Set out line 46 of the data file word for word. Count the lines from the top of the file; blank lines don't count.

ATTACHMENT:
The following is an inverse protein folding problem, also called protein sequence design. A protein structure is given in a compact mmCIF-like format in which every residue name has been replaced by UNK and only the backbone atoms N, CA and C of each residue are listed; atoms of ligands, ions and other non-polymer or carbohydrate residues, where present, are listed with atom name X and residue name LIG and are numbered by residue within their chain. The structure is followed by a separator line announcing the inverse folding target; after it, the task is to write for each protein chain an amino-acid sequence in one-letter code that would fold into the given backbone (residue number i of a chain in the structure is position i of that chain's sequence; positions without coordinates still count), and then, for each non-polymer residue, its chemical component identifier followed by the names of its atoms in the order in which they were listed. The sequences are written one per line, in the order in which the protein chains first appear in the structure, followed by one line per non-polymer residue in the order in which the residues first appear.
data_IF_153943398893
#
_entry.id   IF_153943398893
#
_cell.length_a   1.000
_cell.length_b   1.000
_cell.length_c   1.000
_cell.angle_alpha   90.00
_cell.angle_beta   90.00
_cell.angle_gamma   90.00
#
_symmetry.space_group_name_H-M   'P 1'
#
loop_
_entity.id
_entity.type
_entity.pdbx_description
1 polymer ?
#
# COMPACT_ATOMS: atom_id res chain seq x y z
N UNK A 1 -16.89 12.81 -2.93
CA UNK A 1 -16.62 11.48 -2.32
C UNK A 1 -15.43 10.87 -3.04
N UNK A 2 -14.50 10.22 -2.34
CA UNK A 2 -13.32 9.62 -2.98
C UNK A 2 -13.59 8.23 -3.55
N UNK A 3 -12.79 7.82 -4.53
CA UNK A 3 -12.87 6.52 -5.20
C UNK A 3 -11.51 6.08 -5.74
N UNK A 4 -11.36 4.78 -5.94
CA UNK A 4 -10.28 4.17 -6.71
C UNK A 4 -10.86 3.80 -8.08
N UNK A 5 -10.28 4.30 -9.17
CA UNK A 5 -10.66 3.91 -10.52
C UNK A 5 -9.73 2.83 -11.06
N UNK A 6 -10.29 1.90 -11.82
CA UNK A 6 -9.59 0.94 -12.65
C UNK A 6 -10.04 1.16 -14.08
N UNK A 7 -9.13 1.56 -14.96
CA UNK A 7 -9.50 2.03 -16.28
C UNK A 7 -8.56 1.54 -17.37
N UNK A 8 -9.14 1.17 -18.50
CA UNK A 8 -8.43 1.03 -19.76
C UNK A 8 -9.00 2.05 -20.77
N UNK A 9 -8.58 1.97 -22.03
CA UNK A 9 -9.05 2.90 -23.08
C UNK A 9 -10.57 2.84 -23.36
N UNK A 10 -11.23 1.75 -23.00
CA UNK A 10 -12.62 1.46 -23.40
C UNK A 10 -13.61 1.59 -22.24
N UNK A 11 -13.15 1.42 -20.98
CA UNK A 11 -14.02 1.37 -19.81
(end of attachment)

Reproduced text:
N UNK A 9 -8.58 1.97 -22.03